Not just one magistrate but a growing body of dangerous precedent. Not only my clients but a personal attack in which several of Her Majesty's inspectors conspired to present false and libellous charges to a professional disciplinary body (which found in my favour). And no hint of disciplinary action against them.

Not just one incident, but several years of contemptible bullying and intimidation (not of me - I'm an old pachyderm) aimed at and witnessed by many disgusted professionals. 

And some completely unscientific garbage published as potentially enforceable guidance on HSE's official website.

I will disagree in principle with any invoice for an inept "service" that is nothing more than a petulant rant by an ignoramus.  Whether I or an HSE inspector think I am in breach of the law is irrelevant in a just society: the decision must be made by an independent judiciary. HSE has now arrogated the position of adjudicating on its own opinions and invoicing the accused for the privilege of being accused. As a result, my clients' insurers are advising them to plead guilty to any charges, even in the absence of statute or evidence, to save time and money.

I hope that you can avoid personal contamination by the spreading stench of a rogue inspectorate that is bringing the entire Executive into disrepute.

Meanwhile, let's talk about autoclaves.

re.
Did you query the charges?
I take it you didn't.
The actions you describe are not just incompetent or unprofessional- but probably criminal.
Why didn't you take  it to court?
 

Offline David Cooper

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Re: Has anyone died in a walk-in autoclave?
« Reply #21 on: 18/07/2015 17:43:06 »
Too expensive for that - if you come up against an authority, the authority has a huge advantage no matter how wrong it is and it will probably win on the basis that it is the authority. That is why they are so useless, because they know they will get away with anything and everything. And the people they employ to work for them are the most stupid people they can find: a self-selected bunch of people who can't actually do anything useful, so they desperately drive themselves towards positions of power where competence is not a requirement. It's the same in education, the health system, law - you name it, the exact same problem is there.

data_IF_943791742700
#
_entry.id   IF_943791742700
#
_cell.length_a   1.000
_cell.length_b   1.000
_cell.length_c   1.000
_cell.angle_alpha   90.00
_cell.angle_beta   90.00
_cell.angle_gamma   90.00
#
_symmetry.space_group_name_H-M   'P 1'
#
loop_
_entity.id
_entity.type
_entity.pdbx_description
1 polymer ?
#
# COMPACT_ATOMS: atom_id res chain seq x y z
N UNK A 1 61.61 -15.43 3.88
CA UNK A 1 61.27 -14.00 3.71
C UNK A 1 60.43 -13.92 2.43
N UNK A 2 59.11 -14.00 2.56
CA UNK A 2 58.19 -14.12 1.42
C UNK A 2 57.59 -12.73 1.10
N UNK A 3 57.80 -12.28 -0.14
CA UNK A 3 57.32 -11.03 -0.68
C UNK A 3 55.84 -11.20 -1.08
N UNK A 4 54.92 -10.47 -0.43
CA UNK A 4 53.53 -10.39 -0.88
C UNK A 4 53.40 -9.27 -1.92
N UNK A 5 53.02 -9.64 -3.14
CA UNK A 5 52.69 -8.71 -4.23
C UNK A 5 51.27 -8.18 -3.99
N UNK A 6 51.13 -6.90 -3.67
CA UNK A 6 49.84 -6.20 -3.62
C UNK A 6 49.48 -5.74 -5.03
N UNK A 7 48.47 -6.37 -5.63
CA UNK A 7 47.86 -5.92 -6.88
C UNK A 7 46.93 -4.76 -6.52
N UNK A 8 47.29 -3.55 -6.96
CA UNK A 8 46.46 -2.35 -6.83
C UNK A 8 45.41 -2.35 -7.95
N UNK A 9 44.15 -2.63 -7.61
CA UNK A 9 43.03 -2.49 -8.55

Offline PmbPhy

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Re: autoclave death
« Reply #22 on: 22/07/2015 09:55:55 »
Quote from: gsmollin
Why is my mind boggling at the stupidity of this arrangement?
I've worked with engineers in my day and they're not the most intelligent people in the world. They make all sorts of stupid decisions when designing equipment. One perfect example is my cell phone. When I call someone and I have to type a number on the keypad, which is a touch sensitive screen, half the time the screen goes black and I can't see the keypad. It's extremely frustrating. I imagine that the engineers thought that they were doing us a favor by saving me energy when I wasn't looking at the keypad but that only means that they didn't try using the phone extensively before putting it on the market. And of course the instructions to electronics are horrible nowadays. The engineers are too lazy or the company too cheap to hire someone to write a good manual. These stories go on and on and on. It was very frustrating.
 

Offline alancalverd

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Re: Has anyone died in a walk-in autoclave?
« Reply #23 on: 25/07/2015 23:12:39 »
More a marketing problem than an engineering one, I think. Does anyone actually want or even like touch screens?

One of the leading avionics companies, having replaced the traditional reliable mess of independent black analog dials with a fairly reliable multicolor touch screen (so reliable that you have to have a backup and an independent battery!) a few years ago, now offers an upgrade: a panel of knobs! Great advertising copy too - "now good in turbulence".  Yep, the touch screen was superbly engineered to meet some pretty design brief, and pretty much useless in real life.
 

Offline AndroidNeox

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Re: Has anyone died in a walk-in autoclave?
« Reply #24 on: 30/07/2015 08:04:37 »
PmbPhy, I think you're under the misapprehension that engineers get to determine features and that design quality can sway executives. It's all marketing.
 

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Re: Has anyone died in a walk-in autoclave?
« Reply #24 on: 30/07/2015 08:04:37 »